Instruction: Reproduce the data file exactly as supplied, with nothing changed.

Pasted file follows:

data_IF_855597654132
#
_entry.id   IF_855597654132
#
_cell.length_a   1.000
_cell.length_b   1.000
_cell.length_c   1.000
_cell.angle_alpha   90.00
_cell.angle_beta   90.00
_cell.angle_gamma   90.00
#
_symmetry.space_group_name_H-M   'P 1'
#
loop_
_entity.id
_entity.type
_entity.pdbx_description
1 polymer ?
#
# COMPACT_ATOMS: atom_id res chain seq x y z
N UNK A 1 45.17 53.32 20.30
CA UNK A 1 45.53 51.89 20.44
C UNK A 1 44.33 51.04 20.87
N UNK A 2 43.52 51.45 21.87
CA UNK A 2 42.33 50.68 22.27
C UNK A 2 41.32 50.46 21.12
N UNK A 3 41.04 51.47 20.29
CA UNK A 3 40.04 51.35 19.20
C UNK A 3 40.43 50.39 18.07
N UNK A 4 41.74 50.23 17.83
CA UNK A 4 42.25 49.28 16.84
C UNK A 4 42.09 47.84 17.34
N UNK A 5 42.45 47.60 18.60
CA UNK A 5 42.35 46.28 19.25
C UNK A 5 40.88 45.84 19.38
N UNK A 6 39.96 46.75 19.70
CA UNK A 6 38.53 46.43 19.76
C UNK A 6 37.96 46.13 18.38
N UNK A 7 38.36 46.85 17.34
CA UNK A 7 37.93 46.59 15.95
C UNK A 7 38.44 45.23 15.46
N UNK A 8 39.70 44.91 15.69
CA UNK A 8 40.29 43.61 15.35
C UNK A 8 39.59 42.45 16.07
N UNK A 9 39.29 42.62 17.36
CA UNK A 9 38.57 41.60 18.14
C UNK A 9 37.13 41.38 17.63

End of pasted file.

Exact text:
data_IF_855597654132
#
_entry.id   IF_855597654132
#
_cell.length_a   1.000
_cell.length_b   1.000
_cell.length_c   1.000
_cell.angle_alpha   90.00
_cell.angle_beta   90.00
_cell.angle_gamma   90.00
#
_symmetry.space_group_name_H-M   'P 1'
#
loop_
_entity.id
_entity.type
_entity.pdbx_description
1 polymer ?
#
# COMPACT_ATOMS: atom_id res chain seq x y z
N UNK A 1 45.17 53.32 20.30
CA UNK A 1 45.53 51.89 20.44
C UNK A 1 44.33 51.04 20.87
N UNK A 2 43.52 51.45 21.87
CA UNK A 2 42.33 50.68 22.27
C UNK A 2 41.32 50.46 21.12
N UNK A 3 41.04 51.47 20.29
CA UNK A 3 40.04 51.35 19.20
C UNK A 3 40.43 50.39 18.07
N UNK A 4 41.74 50.23 17.83
CA UNK A 4 42.25 49.28 16.84
C UNK A 4 42.09 47.84 17.34
N UNK A 5 42.45 47.60 18.60
CA UNK A 5 42.35 46.28 19.25
C UNK A 5 40.88 45.84 19.38
N UNK A 6 39.96 46.75 19.70
CA UNK A 6 38.53 46.43 19.76
C UNK A 6 37.96 46.13 18.38
N UNK A 7 38.36 46.85 17.34
CA UNK A 7 37.93 46.59 15.95
C UNK A 7 38.44 45.23 15.46
N UNK A 8 39.70 44.91 15.69
CA UNK A 8 40.29 43.61 15.35
C UNK A 8 39.59 42.45 16.07
N UNK A 9 39.29 42.62 17.36
CA UNK A 9 38.57 41.60 18.14
C UNK A 9 37.13 41.38 17.63